It’s hard to believe that summer 2016 is winding down—but don’t put your cutoff shorts and sunscreen-encrusted tank top away yet. Outdoor summer concerts in NYC are still going strong, with SummerStage, BRIC Celebrate Brooklyn! Festival and other summer music festivals hosting great shows through September. Here are our highlights for which SummerStage shows to see at Central Park and other NYC parks.
RECOMMENDED: Full guide to Central Park SummerStage
Best remaining SummerStage shows
Texas expat Alan Palomo broke out as a chillwave artist in 2011, but has since demonstrated staying power that transcends the defunct microgenre’s limitations. At this free show, he’ll play from last year’s VEGA INTL Night School, which presented newly fluorescent, loose-limbed electrofunk.
Nublu Orchestra pays tribute to Lawrence D. "Butch" Morris using his trademark method of conducted improvisation that avant-jazz, free-funk and more beside. Trumpeter Wadada Leo Smith and ensemble DarkMatterHalo open.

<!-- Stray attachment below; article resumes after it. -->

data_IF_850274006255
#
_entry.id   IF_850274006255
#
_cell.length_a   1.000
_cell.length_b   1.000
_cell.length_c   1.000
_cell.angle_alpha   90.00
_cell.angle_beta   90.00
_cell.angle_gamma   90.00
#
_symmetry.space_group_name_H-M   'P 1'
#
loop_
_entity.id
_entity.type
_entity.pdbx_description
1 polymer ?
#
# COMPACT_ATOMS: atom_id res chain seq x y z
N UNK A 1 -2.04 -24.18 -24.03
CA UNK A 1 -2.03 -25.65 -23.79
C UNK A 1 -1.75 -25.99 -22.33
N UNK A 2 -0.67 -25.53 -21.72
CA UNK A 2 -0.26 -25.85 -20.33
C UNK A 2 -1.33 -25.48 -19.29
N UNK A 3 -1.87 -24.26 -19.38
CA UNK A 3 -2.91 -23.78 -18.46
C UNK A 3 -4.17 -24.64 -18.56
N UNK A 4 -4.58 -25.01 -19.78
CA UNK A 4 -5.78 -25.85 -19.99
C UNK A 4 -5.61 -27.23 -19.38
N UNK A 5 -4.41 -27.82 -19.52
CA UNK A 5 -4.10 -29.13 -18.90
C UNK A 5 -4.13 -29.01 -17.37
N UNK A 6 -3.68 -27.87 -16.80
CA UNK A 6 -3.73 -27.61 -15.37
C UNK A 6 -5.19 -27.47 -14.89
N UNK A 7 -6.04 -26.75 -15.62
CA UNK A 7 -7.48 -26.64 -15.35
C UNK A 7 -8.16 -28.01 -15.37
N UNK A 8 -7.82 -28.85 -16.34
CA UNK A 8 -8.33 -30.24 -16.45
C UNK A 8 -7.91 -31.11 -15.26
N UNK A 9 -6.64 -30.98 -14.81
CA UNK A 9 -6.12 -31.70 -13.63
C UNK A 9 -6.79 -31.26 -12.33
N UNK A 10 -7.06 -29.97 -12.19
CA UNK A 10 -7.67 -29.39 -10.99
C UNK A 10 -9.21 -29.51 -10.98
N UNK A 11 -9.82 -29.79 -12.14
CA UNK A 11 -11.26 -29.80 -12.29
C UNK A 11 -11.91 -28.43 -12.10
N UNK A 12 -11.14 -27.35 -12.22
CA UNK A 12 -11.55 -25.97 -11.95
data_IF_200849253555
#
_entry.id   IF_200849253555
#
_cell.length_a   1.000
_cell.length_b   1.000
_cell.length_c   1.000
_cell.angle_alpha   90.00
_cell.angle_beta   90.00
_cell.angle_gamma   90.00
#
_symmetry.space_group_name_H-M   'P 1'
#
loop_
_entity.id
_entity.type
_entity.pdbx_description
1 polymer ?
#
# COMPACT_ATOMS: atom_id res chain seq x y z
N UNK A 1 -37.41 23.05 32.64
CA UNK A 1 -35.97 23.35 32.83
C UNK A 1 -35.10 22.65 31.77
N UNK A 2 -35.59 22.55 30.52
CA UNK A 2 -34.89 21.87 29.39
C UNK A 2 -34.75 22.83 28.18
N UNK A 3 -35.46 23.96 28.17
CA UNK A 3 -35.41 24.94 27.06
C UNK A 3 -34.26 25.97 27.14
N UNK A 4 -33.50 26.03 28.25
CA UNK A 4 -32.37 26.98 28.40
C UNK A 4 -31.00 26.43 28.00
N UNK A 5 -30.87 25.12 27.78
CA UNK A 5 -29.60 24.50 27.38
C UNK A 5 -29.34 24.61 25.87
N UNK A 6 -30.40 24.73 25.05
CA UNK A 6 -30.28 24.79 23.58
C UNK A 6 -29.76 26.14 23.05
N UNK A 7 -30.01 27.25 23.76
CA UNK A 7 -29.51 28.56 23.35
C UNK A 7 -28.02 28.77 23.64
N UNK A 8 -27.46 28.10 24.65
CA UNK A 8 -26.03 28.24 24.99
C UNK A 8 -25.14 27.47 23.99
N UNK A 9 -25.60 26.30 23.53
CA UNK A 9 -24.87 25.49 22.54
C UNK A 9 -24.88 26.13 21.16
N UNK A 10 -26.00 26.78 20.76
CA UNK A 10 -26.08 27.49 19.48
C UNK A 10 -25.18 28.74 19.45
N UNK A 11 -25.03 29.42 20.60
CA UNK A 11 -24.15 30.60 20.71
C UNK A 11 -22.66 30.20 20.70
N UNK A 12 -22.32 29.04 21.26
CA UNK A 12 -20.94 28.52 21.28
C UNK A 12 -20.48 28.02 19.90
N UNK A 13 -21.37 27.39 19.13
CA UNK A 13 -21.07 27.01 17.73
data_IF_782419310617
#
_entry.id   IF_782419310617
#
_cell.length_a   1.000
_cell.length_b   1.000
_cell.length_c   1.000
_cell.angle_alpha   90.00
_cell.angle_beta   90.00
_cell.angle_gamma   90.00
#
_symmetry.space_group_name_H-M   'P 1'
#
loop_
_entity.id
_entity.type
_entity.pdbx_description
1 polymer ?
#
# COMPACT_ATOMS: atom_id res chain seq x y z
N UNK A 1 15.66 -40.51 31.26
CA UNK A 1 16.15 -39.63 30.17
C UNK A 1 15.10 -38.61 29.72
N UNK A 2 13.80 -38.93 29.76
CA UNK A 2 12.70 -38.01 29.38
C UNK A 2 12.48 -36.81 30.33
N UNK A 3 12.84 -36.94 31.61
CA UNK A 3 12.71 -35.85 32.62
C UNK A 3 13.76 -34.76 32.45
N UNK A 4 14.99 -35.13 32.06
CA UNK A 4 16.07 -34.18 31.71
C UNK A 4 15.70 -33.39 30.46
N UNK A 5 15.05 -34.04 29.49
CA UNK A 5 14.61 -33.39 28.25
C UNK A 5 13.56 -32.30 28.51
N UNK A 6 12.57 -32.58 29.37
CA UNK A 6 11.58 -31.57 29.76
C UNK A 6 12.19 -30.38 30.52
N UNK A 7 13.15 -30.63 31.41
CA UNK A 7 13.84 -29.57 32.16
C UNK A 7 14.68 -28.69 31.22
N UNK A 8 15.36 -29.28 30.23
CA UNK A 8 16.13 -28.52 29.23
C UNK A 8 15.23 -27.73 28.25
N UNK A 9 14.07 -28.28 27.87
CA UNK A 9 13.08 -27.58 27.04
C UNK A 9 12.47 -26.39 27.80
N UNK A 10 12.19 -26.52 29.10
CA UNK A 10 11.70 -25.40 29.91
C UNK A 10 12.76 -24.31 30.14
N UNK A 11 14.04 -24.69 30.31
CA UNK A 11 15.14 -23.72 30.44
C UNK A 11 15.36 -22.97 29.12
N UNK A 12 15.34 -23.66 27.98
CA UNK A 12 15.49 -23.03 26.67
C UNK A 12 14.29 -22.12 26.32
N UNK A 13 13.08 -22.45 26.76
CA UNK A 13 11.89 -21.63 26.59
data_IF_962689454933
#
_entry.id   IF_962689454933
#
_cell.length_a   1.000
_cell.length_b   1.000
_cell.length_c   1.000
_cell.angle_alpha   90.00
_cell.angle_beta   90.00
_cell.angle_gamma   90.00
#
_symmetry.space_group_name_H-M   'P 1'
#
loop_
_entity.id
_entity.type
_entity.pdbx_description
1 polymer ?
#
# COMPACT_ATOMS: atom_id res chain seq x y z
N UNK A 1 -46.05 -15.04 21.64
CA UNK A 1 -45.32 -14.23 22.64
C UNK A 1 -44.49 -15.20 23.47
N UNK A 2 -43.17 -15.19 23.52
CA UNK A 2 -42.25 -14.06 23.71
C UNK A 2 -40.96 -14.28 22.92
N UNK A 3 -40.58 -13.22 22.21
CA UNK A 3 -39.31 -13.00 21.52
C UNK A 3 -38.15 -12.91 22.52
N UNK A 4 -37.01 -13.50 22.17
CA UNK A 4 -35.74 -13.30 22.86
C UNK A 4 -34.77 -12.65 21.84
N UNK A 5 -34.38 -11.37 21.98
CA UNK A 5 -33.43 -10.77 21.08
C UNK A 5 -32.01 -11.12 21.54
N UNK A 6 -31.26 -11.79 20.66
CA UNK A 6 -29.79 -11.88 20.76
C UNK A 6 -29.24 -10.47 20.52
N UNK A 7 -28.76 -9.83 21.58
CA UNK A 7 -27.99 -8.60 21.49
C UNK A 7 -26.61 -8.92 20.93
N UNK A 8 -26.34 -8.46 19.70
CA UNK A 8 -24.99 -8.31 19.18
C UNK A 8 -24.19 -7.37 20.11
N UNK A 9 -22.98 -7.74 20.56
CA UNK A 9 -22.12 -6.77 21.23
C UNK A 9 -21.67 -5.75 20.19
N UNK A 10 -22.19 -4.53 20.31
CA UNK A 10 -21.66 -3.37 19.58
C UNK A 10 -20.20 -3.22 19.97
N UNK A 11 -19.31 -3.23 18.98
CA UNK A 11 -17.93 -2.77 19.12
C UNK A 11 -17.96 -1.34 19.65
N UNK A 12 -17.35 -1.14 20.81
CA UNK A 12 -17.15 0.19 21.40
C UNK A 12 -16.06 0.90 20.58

In 2011 the Go-Go's, those spunky Californians of the early MTV era, announced that they were packing it in after a final victory lap. Five years and a couple tours later, the claims turned out false—no complaints here—so it's up in the air if Belinda, Jane, Charlotte, Kathy and Gina will stick to their goodbyes on this "Farewell Tour" (we hope not). Tonight the band plays SummerStage in the company of Bethany Cosentino’s sun-soaked, ’90s-era-alt-rock-harkening outfit, Best Coast.
Heavily tipped by the press after the release of its 2015 debut album, From Kinshasa, Mbongwana Star is a seven-piece band from the Democratic Republic of the Congo featuring former members of folk heros Staff Benda Bilili. Its sound mixes up traditional Congolese rumba with electronic elements for a sensational live show.
Once again, the city becomes a movable ode to Bird for a weekend in August. While this fest may be named for the legendary Charlie Parker, SummerStage’s jazz program isn’t stuck in the past. This year’s boundary-pushing talent, presented over three days, includes composer Randy Weston’s African Rhythms Sextet, keyboardist Jason Lindner’s Breeding Ground and piano powerhouse Jason Moran.
Last year, young Virginia-bred MC GoldLink received the all-important imprimatur of producer-guru Rick Rubin who proceeded to assist on the rapper's debut album, And After That, We Didn't Talk. Like his mixtape, The God Complex, the record demonstrates a promising knack for innovative hip-hop—he calls his style "future bounce"—which still manages to sound timeless.